Archive for October 13, 2009

Optimize Boot Files

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[HKEY_LOCAL_MACHINE \ SOFTWARE \ Microsoft \ Dfrg \ BootOptimizeFunction]

Under this key is a text value named Enable. A value of Y for this setting enables the boot files defragmenter. This setting defragments the boot files and may move the boot files to the beginning (fastest) part of the partition, but that last statement is unverified. Reboot after applying this tweak.

Master File Table Zone Reservation

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[HKEY_LOCAL_MACHINE \ SYSTEM \ CurrentControlSet \ Control \ FileSystem]

Under this key there is a setting called NtfsMftZoneReservation, the default setting of which is 1. The range of this value is from 1 to 4. The default setting reserves one-eighth of the volume for the MFT. A setting of 2 reserves one-quarter of the volume for the MFT. A setting of 3 for NtfsMftZoneReservation reserves three-eighths of the volume for the MFT and setting it to 4 reserves half of the volume for the MFT. Most users will never exceed one-quarter of the volume. I recommend a setting of 2 for most users. This allows for a “moderate number of files” commensurate with the number of small files included in most computer games and applications. Reboot after applying this tweak.

Windows Prefetcher

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[HKEY_LOCAL_MACHINE \ SYSTEM \ CurrentControlSet \ Control \ Session Manager \ Memory Management \ PrefetchParameters]

Under this key there is a setting called EnablePrefetcher, the default setting of which is 3. Increasing this number to 5 gives the prefetcher system more system resources to prefetch application data for faster load times. Depending on the number of boot processes you run on your computer, you may get benefits from settings up to 9. However, I do not have any substantive research data on settings above 5 so I cannot verify the benefits of a higher setting. This setting also may effect the loading times of your most frequently launched applications. This setting will not take effect until after you reboot your system.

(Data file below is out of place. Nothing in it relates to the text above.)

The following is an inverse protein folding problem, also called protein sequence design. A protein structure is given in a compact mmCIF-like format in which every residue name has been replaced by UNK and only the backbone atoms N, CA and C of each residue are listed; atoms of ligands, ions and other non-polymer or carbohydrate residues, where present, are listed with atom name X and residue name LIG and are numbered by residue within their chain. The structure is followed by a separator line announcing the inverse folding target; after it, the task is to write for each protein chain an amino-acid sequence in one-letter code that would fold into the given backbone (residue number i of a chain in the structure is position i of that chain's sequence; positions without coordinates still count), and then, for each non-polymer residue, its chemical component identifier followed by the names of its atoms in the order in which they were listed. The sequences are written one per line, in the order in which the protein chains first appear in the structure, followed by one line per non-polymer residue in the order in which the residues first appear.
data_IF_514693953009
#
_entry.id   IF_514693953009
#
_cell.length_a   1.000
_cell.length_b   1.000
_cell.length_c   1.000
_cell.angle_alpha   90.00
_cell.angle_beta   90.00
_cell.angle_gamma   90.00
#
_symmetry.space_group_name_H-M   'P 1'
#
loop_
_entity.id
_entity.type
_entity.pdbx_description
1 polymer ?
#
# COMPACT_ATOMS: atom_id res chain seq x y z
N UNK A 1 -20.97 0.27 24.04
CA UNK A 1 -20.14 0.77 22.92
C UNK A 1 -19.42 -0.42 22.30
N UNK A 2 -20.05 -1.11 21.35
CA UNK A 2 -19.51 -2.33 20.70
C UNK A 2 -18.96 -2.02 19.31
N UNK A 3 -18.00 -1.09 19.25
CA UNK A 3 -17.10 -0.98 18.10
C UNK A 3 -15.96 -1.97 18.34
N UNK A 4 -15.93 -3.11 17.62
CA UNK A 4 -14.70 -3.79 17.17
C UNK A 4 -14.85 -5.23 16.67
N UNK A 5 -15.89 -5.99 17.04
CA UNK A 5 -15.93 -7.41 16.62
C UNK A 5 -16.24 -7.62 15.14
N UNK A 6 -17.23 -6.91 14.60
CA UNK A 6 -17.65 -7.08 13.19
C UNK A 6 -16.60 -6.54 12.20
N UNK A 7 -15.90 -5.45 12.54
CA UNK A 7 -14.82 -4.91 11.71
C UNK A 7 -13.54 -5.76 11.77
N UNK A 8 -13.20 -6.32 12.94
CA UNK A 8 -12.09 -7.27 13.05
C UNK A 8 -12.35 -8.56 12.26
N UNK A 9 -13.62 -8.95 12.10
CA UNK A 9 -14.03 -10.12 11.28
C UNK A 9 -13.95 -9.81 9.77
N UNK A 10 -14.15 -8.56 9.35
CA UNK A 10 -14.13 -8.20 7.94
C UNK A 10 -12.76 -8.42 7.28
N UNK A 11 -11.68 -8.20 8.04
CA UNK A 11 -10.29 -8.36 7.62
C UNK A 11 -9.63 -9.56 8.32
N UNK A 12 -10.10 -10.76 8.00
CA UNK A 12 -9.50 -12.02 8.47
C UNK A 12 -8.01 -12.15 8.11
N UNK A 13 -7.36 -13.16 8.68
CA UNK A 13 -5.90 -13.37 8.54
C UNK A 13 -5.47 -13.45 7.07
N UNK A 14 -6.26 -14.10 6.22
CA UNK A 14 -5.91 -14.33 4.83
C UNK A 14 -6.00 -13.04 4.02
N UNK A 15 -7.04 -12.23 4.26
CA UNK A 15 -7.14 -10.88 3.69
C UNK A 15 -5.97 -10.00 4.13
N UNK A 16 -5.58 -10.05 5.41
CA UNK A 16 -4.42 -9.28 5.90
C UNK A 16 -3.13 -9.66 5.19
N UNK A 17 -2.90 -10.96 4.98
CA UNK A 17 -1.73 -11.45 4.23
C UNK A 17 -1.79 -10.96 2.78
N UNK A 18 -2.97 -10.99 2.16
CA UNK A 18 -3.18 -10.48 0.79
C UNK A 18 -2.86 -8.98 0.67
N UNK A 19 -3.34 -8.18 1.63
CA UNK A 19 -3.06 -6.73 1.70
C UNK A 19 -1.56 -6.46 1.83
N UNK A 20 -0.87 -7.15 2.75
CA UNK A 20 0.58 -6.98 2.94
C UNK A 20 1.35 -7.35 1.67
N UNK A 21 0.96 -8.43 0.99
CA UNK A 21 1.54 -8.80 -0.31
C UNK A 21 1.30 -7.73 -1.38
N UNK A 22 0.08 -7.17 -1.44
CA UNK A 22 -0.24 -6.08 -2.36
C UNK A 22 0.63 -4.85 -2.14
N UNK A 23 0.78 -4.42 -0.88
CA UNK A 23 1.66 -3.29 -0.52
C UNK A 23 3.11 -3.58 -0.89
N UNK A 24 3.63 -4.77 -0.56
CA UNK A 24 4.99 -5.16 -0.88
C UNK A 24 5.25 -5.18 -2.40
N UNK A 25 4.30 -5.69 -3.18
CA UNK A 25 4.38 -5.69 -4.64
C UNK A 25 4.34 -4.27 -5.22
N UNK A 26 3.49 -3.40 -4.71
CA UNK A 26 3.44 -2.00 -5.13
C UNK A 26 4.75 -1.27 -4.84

Understanding Wi-Fi Networks

Posted: October 13, 2009 in System Information, Wi-Fi
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You’re on the road and you’ve found a location with a Wi-Fi broadcast device that your

mobile computer can talk to. A Wi-Fi broadcast device is variously referred to as an access

point, an AP, or a hotspot.

With your access point located, you’re ready to sit right down, establish a wireless

connection, and start reading your email and surfing the Web, right? Not so fast, partner.

It’s really important to understand that being able to “talk” with a wireless access point just

means that you can “talk” with a wireless access point. It doesn’t mean that you can connect

to the Internet unless the wireless access point is itself connected to the Internet.

So if Starbucks or whoever wants to provide you with the chance to surf on their turf while

you sip that latte, Starbucks needs to provide an Internet connection. Generally, this

connection is wired, and uses a cable or DSL (digital subscriber line) telephone line for high

speeds.